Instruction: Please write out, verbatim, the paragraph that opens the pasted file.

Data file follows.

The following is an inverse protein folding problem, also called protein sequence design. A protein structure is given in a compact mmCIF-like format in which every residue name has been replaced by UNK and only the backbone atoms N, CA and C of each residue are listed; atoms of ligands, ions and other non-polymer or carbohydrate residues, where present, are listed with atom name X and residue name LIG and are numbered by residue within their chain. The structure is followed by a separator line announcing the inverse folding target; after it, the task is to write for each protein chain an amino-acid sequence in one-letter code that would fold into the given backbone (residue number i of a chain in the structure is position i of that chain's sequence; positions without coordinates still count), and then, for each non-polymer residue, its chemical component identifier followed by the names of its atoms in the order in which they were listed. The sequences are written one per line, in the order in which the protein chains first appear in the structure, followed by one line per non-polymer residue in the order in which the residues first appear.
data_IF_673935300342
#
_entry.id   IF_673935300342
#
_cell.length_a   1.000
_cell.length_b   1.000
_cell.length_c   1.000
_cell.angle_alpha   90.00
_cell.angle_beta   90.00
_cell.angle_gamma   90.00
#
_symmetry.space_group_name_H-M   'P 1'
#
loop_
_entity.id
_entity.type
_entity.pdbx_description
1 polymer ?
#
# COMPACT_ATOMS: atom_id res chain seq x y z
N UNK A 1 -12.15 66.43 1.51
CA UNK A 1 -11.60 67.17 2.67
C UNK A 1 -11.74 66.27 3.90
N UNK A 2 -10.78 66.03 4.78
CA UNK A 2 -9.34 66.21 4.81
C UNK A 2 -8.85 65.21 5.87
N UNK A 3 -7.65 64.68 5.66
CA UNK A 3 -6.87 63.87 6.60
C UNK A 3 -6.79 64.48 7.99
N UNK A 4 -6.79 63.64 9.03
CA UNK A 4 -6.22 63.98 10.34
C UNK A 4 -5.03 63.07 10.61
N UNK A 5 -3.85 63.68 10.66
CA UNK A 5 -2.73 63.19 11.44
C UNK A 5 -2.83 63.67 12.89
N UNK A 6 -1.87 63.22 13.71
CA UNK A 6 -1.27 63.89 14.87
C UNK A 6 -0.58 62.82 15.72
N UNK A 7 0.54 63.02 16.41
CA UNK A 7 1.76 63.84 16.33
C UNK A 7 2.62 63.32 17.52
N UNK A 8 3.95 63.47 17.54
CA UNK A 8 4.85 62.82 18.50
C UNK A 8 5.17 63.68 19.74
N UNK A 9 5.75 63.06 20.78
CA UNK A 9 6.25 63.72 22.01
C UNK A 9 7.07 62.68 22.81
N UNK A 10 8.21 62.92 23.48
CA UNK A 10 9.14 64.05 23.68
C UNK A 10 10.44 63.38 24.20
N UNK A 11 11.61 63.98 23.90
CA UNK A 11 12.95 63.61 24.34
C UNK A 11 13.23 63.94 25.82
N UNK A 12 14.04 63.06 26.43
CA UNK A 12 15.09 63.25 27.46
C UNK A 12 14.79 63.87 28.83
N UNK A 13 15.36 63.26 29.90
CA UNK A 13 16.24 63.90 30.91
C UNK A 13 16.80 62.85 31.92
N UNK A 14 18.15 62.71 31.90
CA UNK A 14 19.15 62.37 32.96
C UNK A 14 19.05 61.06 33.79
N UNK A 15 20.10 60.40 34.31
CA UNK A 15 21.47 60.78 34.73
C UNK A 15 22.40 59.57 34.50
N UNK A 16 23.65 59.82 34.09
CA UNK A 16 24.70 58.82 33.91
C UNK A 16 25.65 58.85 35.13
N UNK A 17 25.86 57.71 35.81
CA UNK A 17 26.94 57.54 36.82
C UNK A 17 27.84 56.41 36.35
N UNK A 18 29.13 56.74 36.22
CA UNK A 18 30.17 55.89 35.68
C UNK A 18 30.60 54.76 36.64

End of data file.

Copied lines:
The following is an inverse protein folding problem, also called protein sequence design. A protein structure is given in a compact mmCIF-like format in which every residue name has been replaced by UNK and only the backbone atoms N, CA and C of each residue are listed; atoms of ligands, ions and other non-polymer or carbohydrate residues, where present, are listed with atom name X and residue name LIG and are numbered by residue within their chain. The structure is followed by a separator line announcing the inverse folding target; after it, the task is to write for each protein chain an amino-acid sequence in one-letter code that would fold into the given backbone (residue number i of a chain in the structure is position i of that chain's sequence; positions without coordinates still count), and then, for each non-polymer residue, its chemical component identifier followed by the names of its atoms in the order in which they were listed. The sequences are written one per line, in the order in which the protein chains first appear in the structure, followed by one line per non-polymer residue in the order in which the residues first appear.